And status does appear to be the aim of the game according to Nafeez and Blumenthal’s article. What they write certainly explains several details of Nawaz’s book Radical. (I spoke of this book in The Conflict between Islamism and Islam.)

Nawaz’s decline in status in the U.K. appears to be unknown in the U.S. where he is feted by many conservative celebrities. It is perhaps instructive to compare Ayaan Hirsi Ali’s fall from grace in The Netherlands (she was exposed as having lied about her past experiences) who turned to the U.S. to face less critical admirers. It appears that Maajid Nawaz has likewise creatively embellished some of the truth of his past in his book Radical.

Like Nawaz, Hirsi Ali based her celebrity and political authority on her tale of transformation from radical Islamist to liberal atheist. And like Nawaz, Hirsi Ali’s story was filled with fabrications and half-truths. After being exposed by a Dutch television network for lying about her childhood, her family and her immigration status while serving as a member of the country’s right-wing government, Hirsi Ali fled to the U.S., where she basked in positive publicity and generous patronage. With his credibility on the wane in the UK, Nawaz seemed determined to follow her example.

It appears that Nawaz has misremembered when, how and why he turned his back on radical Islamism. It was not, as we wrote in Radical, through the admirable attitudes of Amnesty International and deep reflection on his past while in an Egyptian prison. In fact, those who knew him unanimously recall him emerging from prison more hardened and radical than ever. What appears to have eventually swung him to the “other side” was a combination of the failure of his earnest efforts to convert others to his views and seeing former his colleague, Ed Husain, attract some widespread fame with the publication of his book, The Islamist, about his experiences in the Islamist extremist movement and how he left it behind:

islamist. . . His close friend Ed Husain had just released his book, The Islamist, which catalogued his experiences inside the movement and described his path back to traditional Islam. The book rose to international bestseller status, garnering Husain a public platform as well as access to influential British counter-terror officials. A former Home Office official told Nafeez Ahmed (co-author of this article), “the draft was written by Ed [Husain] but then ‘peppered’ by government input — not explicitly, but implicitly.”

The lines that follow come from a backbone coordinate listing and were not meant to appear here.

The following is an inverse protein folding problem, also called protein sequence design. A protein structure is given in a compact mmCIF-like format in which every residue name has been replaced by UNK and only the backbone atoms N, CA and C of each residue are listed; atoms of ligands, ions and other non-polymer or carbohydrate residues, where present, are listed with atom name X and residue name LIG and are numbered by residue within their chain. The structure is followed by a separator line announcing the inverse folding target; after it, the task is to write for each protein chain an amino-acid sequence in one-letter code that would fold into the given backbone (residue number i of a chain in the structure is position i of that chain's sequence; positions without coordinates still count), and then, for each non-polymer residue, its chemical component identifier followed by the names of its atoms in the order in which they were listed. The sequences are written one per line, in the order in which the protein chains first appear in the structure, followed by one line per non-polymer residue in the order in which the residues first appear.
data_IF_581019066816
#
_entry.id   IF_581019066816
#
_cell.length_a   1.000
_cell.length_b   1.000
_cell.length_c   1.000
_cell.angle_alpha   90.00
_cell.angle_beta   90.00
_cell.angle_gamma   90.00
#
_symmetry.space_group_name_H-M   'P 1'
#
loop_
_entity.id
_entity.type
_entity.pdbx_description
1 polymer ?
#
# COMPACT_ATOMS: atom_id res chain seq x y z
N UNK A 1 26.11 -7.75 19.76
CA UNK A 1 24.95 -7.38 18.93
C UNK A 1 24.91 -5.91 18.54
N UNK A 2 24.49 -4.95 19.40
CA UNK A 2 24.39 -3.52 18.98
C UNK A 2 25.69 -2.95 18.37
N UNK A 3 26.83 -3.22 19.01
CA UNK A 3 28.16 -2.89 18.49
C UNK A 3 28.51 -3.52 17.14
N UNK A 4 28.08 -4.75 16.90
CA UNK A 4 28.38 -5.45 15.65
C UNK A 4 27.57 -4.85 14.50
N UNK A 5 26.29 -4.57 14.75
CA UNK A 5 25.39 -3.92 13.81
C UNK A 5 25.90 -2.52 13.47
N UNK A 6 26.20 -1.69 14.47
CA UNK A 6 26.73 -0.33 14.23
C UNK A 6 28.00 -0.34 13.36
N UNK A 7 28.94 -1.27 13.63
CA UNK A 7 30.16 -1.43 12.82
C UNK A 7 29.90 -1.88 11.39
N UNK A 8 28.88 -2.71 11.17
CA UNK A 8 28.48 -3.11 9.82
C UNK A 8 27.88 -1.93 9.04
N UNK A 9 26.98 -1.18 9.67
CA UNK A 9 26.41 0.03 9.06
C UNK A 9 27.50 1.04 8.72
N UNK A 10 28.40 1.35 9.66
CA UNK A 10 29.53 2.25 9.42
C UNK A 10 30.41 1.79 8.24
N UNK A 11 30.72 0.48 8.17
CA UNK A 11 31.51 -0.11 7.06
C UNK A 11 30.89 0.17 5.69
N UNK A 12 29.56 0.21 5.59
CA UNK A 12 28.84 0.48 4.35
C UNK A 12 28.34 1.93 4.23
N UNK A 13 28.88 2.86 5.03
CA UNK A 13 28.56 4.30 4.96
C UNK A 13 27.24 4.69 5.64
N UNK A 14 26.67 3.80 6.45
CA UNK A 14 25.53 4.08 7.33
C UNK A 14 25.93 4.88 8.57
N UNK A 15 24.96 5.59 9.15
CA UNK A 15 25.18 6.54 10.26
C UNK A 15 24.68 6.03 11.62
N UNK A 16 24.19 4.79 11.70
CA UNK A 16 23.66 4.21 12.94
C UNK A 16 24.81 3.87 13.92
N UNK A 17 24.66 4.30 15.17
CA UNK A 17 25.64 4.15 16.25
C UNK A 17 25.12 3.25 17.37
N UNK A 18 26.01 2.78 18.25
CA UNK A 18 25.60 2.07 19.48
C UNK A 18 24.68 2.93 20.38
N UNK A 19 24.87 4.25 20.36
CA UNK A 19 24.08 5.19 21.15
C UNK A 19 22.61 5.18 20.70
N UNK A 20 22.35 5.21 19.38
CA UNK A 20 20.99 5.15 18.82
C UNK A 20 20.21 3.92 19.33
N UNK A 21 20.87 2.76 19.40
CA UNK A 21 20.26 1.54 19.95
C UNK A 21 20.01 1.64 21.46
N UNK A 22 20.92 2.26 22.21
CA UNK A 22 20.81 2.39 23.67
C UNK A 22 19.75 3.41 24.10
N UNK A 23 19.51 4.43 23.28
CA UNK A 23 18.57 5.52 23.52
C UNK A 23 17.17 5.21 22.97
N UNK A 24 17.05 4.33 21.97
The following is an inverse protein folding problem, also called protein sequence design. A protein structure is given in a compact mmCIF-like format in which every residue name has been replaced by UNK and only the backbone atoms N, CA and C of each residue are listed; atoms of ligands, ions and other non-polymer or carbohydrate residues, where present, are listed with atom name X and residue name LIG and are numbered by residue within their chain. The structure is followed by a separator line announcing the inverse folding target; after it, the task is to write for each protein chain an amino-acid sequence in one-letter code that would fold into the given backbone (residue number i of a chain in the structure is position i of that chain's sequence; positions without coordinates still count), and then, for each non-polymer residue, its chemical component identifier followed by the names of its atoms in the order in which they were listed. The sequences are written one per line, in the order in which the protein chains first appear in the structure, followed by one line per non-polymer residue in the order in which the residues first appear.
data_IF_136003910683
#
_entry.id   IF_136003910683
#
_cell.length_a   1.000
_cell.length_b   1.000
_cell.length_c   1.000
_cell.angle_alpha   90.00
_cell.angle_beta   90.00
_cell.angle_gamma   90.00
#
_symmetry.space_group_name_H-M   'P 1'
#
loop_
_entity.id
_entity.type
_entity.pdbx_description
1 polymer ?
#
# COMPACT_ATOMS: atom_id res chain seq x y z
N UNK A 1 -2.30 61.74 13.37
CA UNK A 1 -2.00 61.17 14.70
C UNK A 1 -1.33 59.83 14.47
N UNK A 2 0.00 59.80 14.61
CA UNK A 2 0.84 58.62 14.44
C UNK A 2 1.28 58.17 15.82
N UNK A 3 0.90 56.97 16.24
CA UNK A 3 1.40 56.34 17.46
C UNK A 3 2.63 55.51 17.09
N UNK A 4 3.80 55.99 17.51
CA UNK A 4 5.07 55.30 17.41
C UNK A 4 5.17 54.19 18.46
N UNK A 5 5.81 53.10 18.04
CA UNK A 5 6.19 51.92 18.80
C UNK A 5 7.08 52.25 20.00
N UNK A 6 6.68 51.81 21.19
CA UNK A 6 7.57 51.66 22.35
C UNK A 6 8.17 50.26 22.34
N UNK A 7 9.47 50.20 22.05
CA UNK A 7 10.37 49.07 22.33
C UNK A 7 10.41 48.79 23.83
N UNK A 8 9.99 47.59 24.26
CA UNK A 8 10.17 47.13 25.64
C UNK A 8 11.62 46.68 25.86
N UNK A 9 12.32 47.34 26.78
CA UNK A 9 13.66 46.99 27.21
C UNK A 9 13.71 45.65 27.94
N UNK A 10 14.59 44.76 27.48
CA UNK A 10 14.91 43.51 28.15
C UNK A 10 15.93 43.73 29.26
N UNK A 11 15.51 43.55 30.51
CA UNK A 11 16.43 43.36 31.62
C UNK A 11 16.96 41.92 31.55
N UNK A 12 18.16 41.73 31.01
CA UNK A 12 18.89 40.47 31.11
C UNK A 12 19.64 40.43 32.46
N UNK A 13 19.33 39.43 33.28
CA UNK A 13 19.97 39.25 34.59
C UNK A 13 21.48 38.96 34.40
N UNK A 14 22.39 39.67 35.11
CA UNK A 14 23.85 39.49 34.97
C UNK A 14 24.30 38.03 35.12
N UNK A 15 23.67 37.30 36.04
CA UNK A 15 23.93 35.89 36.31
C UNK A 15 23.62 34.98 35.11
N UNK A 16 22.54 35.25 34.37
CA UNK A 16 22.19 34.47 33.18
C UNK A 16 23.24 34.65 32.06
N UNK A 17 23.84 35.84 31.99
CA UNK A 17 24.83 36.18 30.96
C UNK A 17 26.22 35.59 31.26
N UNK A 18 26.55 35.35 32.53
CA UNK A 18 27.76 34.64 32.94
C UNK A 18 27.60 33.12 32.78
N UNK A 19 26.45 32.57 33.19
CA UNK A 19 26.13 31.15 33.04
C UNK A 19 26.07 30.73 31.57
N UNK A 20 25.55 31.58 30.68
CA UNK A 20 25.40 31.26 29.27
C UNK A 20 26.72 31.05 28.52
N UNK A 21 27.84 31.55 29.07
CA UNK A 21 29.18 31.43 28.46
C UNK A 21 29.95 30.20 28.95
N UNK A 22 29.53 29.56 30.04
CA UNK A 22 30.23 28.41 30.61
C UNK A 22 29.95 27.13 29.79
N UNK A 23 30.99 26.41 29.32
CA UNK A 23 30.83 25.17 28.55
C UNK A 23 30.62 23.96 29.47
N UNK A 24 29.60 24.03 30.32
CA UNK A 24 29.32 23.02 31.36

Just as Nawaz was approaching the upper echelons of HT, he suddenly resigned from the organization. Former friends of both Husain and Nawaz told us Nawaz was captivated by the stunning example of Husain’s success and eager to emulate it.  

Theological and scriptural counter-arguments appeared to have played no meaningful role in Nawaz’s decision to leave HT. Besides witnessing Husain’s rise to prominence, the main catalysts appear to have been multiple: the terrifying experience of his imprisonment due to his Islamist activism; the emotional disconnection from his wife Rabia; a growing disillusionment with his identity as an HT member and ex-prisoner; and an apparent new love interest at SOAS in the form of a more senior student.

Nawaz’s decision to become an informant for the Metropolitan Police’s Special Branch upon his arrival from Egypt, described by his former fellow prisoner Ian Nisbet and an ex-HT member, also played an instrumental role in his complex evolution. In his book, Nawaz claims how in May 2006, he began to wonder where he could go next with his HT baggage. But rather than describing an inner ideological or theological crisis behind his decision to renounce HT, he outlines an emotional lack of self-esteem and realization that his path as a senior Islamist activist offered only a dead-end. 

One fellow student who was at SOAS while Nawaz was active on campus suggested to us that his failure to generate interest in HT influenced his exodus from the group. “Far from SOAS being a hotbed of radical Islamism, we basically used to laugh the HT guys— including Maajid—out of campus,” he said, echoing the same assessment as Nawaz’s former Newham classmate of the earlier experience there. “HT had no traction whatsoever at [university]. Maybe this skeptical social and intellectual environment is what really caused his conviction in Islamism to buckle.”

As a matter of chronology, it was only after Nawaz returned to his studies at a major London university, surrounded by leading scholars and bright students of the Middle East and Islamic history—and where he was able to recognize more publicly acceptable opportunities to advance his career and personal life through the example of Ed Husain’s success—that he finally began to become “deradicalized.”

With Ayaan Hirsi Ali

ayaanAnother indicator of Nawaz’s motives for change are found in a turning point debate with Ayaan Hirsi Ali:

Nawaz and Hirsi Ali first met at a 2010 debate hosted by Intelligence Squared, a nationally televised debating forum sponsored by the neoconservative Rosenkranz Foundation. They were on opposite sides of the debate question, “Islam is a religion of peace.” Nawaz was still intent on portraying himself as a liberal Muslim, while Hirsi Ali had called for Islam to be “defeated.” “Once it’s defeated,” she said in 2007, “it can mutate into something peaceful. It’s very difficult to even talk about peace now… There comes a moment when you crush your enemy.”